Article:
Tutorial 5: Models and Simulations

The PV system power demo now has all of the component except the simulation and the model. The Simulation class defines the parameters used to run the simulation. Simulation parameters are settings that control the simulation. The Model class collects all of the model components together. The two classes work closely with each other because by default the simulation class is set as the command layer in the model. Commands can be executed from the model by passing the name of the command to the model command() method.

Simulation Class

The simulation is delegated the responsibility of running the model. It is the default command layer of the model meaning that commands passed to the model execute methods in the simulation of the same name. The simulation layer also stores any simulation or model settings such as the timestep, any thresholds that limit when calculations are skipped and which data and output fields are displayed or written while a dynamic simulation is running. A simulation can have multiple sets of settings, each declared as a class attributes set to an instance of SimParameter, but only one set of settings are stored in the SimRegistry. Much more on that later. For now here’s the PV system power simulation example:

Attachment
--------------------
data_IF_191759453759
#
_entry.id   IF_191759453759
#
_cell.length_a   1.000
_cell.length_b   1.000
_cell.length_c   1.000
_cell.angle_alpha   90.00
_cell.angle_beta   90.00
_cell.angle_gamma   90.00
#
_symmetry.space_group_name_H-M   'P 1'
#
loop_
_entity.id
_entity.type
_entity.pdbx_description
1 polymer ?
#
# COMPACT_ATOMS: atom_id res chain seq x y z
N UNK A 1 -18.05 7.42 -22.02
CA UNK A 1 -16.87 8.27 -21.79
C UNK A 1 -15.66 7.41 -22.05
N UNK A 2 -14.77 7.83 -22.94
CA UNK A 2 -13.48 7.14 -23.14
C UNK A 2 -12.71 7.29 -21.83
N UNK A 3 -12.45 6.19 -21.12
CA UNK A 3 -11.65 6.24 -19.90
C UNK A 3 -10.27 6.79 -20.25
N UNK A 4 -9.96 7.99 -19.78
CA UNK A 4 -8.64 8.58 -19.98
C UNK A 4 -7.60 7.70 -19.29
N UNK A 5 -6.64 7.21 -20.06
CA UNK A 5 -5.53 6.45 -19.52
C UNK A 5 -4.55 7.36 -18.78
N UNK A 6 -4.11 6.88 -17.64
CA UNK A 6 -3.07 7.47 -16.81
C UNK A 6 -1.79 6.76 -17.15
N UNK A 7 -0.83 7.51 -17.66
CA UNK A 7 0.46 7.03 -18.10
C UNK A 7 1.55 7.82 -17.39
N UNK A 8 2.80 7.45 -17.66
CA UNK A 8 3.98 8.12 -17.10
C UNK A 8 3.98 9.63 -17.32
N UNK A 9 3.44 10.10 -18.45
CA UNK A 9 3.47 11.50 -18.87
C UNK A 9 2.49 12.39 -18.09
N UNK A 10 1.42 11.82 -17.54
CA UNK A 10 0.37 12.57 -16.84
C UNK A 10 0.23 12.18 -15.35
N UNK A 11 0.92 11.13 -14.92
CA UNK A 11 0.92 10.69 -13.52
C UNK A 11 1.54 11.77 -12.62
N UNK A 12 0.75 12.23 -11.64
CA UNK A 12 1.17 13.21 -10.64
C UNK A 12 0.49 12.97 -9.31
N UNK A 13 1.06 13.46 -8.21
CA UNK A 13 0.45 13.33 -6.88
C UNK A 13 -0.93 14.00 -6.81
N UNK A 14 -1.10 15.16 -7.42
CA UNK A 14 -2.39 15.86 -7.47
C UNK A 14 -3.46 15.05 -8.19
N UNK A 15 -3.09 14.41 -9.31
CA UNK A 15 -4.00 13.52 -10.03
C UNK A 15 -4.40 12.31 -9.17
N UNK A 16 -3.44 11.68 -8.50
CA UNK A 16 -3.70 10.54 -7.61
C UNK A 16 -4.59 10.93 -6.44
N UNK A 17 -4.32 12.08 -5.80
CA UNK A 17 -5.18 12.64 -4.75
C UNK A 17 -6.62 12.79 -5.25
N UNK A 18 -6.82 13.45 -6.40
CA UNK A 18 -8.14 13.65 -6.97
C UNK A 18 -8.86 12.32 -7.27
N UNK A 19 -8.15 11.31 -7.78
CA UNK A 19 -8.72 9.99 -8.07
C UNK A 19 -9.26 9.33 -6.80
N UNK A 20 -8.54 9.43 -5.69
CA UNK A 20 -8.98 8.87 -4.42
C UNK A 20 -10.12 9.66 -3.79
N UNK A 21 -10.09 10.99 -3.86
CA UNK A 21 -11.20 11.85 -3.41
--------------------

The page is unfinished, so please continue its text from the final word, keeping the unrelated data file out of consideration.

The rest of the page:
from carousel.core.simulations import Simulation, SimParameter


class PVPowerSim(Simulation):
    """
    PV Power Demo Simulations
    """
    settings = SimParameter(
        ID = "Tuscon_SAPM",
        path = "~/Carousel_Simulations",
        thresholds = None,
        interval = [1, "hour"],
        sim_length = [0, "hours"],
        write_frequency = 0,
        write_fields = {
            "data": ["latitude", "longitude", "Tamb", "Uwind"],
            "outputs": ["monthly_energy", "annual_energy"]
        },
        display_frequency = 12,
        display_fields = {
            "data": ["latitude", "longitude", "Tamb", "Uwind"],
            "outputs": ["monthly_energy", "annual_energy"]
        },
        commands = ['start', 'pause']
    )

Simulation Attributes